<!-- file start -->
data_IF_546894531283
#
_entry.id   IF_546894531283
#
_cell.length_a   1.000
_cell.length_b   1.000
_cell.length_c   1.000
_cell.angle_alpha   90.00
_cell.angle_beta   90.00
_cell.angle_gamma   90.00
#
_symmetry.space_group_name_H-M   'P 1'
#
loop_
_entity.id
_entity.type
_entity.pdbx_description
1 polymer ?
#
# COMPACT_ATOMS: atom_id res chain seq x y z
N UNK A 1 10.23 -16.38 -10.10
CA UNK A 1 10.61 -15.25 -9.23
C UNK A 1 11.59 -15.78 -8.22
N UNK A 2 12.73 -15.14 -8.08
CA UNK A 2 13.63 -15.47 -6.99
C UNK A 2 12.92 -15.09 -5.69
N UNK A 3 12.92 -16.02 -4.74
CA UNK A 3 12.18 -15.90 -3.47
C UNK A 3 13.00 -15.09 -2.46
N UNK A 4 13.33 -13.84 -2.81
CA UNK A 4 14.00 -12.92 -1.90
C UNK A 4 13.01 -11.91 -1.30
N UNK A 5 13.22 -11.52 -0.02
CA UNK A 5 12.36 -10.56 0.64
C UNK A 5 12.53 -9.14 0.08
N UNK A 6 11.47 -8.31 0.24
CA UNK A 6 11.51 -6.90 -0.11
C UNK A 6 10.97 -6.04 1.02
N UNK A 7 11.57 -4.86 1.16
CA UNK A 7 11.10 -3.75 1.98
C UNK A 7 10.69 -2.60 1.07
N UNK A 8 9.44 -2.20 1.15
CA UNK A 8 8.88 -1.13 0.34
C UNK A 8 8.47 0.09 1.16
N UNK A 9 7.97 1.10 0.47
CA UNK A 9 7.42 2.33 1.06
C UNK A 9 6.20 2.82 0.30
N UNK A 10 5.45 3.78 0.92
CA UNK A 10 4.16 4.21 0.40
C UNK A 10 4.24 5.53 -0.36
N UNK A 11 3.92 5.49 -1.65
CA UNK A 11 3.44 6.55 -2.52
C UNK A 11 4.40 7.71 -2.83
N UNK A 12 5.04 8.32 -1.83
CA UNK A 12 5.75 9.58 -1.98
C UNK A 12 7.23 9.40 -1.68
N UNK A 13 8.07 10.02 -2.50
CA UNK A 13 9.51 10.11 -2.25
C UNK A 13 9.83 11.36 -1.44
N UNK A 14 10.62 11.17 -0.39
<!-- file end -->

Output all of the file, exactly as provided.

data_IF_546894531283
#
_entry.id   IF_546894531283
#
_cell.length_a   1.000
_cell.length_b   1.000
_cell.length_c   1.000
_cell.angle_alpha   90.00
_cell.angle_beta   90.00
_cell.angle_gamma   90.00
#
_symmetry.space_group_name_H-M   'P 1'
#
loop_
_entity.id
_entity.type
_entity.pdbx_description
1 polymer ?
#
# COMPACT_ATOMS: atom_id res chain seq x y z
N UNK A 1 10.23 -16.38 -10.10
CA UNK A 1 10.61 -15.25 -9.23
C UNK A 1 11.59 -15.78 -8.22
N UNK A 2 12.73 -15.14 -8.08
CA UNK A 2 13.63 -15.47 -6.99
C UNK A 2 12.92 -15.09 -5.69
N UNK A 3 12.92 -16.02 -4.74
CA UNK A 3 12.18 -15.90 -3.47
C UNK A 3 13.00 -15.09 -2.46
N UNK A 4 13.33 -13.84 -2.81
CA UNK A 4 14.00 -12.92 -1.90
C UNK A 4 13.01 -11.91 -1.30
N UNK A 5 13.22 -11.52 -0.02
CA UNK A 5 12.36 -10.56 0.64
C UNK A 5 12.53 -9.14 0.08
N UNK A 6 11.47 -8.31 0.24
CA UNK A 6 11.51 -6.90 -0.11
C UNK A 6 10.97 -6.04 1.02
N UNK A 7 11.57 -4.86 1.16
CA UNK A 7 11.10 -3.75 1.98
C UNK A 7 10.69 -2.60 1.07
N UNK A 8 9.44 -2.20 1.15
CA UNK A 8 8.88 -1.13 0.34
C UNK A 8 8.47 0.09 1.16
N UNK A 9 7.97 1.10 0.47
CA UNK A 9 7.42 2.33 1.06
C UNK A 9 6.20 2.82 0.30
N UNK A 10 5.45 3.78 0.92
CA UNK A 10 4.16 4.21 0.40
C UNK A 10 4.24 5.53 -0.36
N UNK A 11 3.92 5.49 -1.65
CA UNK A 11 3.44 6.55 -2.52
C UNK A 11 4.40 7.71 -2.83
N UNK A 12 5.04 8.32 -1.83
CA UNK A 12 5.75 9.58 -1.98
C UNK A 12 7.23 9.40 -1.68
N UNK A 13 8.07 10.02 -2.50
CA UNK A 13 9.51 10.11 -2.25
C UNK A 13 9.83 11.36 -1.44
N UNK A 14 10.62 11.17 -0.39